A charmed city, slated for ruin
By Matthew Taub
For Brooklyn Daily Eagle
“Any City gets what it admires, will pay for, and ultimately, deserves… we will probably be judged not by the monuments we build but by those we have destroyed.”
The New York Times Editorial Board uttered those fateful words in 1963 upon the demolition of a grand, renowned Pennsylvania Station. The soulless underground network of dreary tubes and uninspiring mall-like plazas that took its place was met with near-universal derision, continuing to the present day.
Sadly, despite the preservationist movement burgeoning from that travesty, history seems fated to repeat itself, or even double down on prior poor decisions. In the coming months, The City of New York faces critical junctures on an astounding number of significant real estate projects. And it is in these crucial moments that not enough balance is being given to considerations other than fulfilling pre-ordained desires or the lustful pursuit of profit.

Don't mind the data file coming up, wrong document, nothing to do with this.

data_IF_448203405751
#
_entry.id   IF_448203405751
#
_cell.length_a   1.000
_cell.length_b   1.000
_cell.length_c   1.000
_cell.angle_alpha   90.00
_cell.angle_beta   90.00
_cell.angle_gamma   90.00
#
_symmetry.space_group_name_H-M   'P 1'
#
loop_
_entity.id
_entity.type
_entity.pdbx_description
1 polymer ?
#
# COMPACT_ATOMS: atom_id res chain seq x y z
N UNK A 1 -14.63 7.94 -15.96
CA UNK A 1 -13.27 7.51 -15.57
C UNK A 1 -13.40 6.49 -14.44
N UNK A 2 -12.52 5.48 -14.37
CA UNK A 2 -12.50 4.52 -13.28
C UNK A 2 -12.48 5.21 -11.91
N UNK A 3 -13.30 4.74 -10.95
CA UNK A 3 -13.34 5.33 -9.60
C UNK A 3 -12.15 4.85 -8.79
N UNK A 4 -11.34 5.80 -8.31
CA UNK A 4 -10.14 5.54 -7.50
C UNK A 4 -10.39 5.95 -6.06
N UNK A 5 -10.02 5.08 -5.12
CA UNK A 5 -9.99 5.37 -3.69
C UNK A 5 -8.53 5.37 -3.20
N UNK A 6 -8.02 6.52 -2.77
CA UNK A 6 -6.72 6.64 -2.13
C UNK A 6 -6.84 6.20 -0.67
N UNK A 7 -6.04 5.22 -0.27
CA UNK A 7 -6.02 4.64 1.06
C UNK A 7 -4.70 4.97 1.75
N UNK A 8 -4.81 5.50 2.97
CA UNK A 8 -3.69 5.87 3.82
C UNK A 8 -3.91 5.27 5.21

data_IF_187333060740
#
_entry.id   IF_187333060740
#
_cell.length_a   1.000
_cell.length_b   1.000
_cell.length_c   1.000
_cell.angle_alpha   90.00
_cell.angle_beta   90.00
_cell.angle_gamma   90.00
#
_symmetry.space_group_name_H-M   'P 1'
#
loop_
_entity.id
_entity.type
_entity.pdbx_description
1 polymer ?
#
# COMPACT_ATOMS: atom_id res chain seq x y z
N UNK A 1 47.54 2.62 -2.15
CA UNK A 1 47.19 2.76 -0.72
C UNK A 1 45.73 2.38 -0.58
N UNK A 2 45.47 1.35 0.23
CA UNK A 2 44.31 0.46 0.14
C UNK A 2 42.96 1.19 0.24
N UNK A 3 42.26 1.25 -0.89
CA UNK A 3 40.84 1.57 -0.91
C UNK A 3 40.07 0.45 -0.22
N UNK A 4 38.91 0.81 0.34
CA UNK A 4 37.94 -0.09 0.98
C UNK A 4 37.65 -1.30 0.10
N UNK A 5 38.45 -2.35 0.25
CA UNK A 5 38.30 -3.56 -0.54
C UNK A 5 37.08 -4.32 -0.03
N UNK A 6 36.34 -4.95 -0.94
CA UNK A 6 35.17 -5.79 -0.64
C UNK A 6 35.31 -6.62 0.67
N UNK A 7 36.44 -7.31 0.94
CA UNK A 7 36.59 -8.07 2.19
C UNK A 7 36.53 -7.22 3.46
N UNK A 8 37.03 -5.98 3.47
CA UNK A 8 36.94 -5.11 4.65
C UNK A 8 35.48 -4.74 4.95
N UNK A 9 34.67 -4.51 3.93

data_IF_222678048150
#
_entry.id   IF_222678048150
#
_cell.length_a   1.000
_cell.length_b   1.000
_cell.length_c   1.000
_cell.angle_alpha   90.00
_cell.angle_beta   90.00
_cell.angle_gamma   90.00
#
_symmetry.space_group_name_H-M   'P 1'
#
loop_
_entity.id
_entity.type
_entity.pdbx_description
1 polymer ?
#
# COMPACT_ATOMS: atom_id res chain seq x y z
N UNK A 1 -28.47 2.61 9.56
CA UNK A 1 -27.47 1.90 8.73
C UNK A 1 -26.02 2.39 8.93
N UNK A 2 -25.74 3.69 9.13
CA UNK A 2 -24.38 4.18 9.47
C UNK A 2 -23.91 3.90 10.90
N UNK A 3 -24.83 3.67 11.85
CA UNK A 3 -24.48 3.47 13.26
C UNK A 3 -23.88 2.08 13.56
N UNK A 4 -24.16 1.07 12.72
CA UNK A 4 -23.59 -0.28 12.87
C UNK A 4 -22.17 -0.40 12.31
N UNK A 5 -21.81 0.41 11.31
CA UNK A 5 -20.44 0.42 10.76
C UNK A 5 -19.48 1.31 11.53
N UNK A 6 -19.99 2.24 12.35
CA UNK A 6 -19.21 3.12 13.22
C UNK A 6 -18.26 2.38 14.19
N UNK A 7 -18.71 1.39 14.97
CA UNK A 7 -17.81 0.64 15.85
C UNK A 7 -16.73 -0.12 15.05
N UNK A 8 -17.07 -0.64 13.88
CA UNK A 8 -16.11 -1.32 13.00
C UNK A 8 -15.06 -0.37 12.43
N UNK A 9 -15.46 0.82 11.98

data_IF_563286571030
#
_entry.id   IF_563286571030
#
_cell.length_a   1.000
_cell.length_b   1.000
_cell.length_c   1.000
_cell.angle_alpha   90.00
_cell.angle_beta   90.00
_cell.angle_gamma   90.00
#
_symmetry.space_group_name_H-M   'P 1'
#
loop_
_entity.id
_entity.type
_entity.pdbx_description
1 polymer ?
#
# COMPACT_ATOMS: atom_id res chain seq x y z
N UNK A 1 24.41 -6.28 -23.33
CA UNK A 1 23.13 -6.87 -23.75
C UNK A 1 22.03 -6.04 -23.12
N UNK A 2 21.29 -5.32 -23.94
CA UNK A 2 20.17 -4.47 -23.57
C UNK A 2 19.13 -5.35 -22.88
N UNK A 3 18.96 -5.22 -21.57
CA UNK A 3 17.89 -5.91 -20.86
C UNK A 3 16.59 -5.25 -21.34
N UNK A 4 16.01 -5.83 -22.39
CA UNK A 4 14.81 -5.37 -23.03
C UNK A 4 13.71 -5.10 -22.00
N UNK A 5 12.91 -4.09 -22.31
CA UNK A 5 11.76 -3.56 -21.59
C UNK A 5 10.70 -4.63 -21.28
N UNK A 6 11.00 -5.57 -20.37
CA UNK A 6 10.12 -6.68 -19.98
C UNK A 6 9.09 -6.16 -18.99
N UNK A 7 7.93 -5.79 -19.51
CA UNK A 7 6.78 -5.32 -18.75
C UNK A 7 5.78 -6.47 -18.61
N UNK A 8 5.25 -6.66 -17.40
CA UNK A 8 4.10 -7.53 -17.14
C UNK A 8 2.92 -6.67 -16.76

Most pressing is The New York Public Library on Fifth Avenue, scheduled for a “carry coals to Newcastle” renovation, with $350 million assigned to unnecessarily gut book stacks, making it harder to actually check out titles (they’ll soon be delivered from off-site locations), while the operating budget is slashed and services are cut back.